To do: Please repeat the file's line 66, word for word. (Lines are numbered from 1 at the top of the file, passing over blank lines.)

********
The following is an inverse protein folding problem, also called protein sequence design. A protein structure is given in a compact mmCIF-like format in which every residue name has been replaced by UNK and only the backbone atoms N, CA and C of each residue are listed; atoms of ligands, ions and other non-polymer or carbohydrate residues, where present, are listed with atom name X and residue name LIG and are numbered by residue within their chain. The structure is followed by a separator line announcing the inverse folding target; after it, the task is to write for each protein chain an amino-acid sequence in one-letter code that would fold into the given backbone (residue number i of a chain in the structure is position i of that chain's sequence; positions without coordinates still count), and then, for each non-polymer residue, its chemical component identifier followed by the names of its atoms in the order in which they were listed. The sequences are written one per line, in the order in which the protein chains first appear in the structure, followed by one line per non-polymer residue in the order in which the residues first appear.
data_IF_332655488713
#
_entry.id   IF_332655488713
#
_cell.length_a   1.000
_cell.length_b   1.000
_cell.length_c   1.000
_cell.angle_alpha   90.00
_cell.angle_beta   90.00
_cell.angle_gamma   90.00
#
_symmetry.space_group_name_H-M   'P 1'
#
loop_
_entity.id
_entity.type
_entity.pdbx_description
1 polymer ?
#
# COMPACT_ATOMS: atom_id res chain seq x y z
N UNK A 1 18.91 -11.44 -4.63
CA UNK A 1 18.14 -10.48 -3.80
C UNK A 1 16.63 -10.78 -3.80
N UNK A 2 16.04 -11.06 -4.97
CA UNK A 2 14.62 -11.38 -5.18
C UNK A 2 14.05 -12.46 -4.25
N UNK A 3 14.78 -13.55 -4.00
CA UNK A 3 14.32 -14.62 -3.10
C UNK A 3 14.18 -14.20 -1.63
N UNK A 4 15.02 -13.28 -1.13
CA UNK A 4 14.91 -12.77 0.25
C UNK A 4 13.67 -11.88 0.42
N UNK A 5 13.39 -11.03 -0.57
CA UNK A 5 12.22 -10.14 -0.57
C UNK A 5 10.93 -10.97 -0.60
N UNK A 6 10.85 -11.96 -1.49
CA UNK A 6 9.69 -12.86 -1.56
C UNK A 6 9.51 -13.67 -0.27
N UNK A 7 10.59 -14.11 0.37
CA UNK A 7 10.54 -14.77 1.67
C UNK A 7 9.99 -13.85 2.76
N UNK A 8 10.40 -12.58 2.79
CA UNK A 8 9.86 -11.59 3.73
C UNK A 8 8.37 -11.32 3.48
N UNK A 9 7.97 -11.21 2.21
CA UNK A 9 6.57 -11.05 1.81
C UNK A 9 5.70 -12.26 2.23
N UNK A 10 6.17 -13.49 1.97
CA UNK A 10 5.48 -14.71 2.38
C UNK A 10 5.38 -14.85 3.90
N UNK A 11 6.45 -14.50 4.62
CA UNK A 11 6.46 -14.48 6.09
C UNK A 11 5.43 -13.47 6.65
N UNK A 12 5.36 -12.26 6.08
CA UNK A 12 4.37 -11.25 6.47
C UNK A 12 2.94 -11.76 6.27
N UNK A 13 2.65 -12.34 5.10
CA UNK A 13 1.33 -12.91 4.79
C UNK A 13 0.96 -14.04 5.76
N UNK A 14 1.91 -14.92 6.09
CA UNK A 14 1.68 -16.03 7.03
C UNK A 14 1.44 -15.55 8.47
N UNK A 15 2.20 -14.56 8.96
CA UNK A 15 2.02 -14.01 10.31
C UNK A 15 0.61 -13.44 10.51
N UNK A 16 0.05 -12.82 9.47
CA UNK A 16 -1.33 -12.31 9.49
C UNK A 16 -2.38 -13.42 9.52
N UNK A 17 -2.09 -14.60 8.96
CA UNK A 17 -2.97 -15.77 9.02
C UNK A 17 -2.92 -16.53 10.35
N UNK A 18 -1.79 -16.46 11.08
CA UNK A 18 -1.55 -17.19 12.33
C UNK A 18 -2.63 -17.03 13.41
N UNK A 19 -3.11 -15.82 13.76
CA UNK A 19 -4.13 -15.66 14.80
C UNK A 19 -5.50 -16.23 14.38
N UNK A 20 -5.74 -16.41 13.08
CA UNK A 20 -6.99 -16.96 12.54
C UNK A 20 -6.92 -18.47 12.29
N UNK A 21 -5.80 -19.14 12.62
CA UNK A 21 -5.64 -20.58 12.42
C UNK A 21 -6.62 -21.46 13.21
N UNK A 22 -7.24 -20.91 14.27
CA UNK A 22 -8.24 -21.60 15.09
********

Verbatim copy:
C UNK A 15 0.61 -13.44 10.51